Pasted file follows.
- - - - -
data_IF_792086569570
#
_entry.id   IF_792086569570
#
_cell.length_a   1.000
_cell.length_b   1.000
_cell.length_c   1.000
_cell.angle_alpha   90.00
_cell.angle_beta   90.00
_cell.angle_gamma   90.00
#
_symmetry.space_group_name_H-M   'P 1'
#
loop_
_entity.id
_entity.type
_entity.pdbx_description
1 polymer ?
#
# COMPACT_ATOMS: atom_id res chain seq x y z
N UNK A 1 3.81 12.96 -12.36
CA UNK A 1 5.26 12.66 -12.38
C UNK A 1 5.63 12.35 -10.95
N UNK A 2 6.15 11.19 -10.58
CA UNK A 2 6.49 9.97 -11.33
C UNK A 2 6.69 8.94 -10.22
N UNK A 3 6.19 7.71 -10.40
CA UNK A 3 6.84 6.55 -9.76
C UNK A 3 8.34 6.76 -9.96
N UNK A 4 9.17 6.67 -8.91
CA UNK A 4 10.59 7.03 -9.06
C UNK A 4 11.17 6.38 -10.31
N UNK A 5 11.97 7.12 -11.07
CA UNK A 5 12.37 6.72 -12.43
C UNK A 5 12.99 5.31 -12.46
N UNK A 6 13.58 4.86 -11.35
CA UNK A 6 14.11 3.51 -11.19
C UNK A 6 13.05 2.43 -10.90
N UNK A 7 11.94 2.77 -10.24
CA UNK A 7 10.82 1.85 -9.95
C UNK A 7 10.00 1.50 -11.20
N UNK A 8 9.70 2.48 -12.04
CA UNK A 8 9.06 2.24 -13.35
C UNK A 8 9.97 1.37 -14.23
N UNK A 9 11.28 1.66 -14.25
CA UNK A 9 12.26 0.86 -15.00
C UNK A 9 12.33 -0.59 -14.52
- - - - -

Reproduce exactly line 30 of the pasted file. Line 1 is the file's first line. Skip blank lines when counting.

N UNK A 4 9.17 6.67 -8.91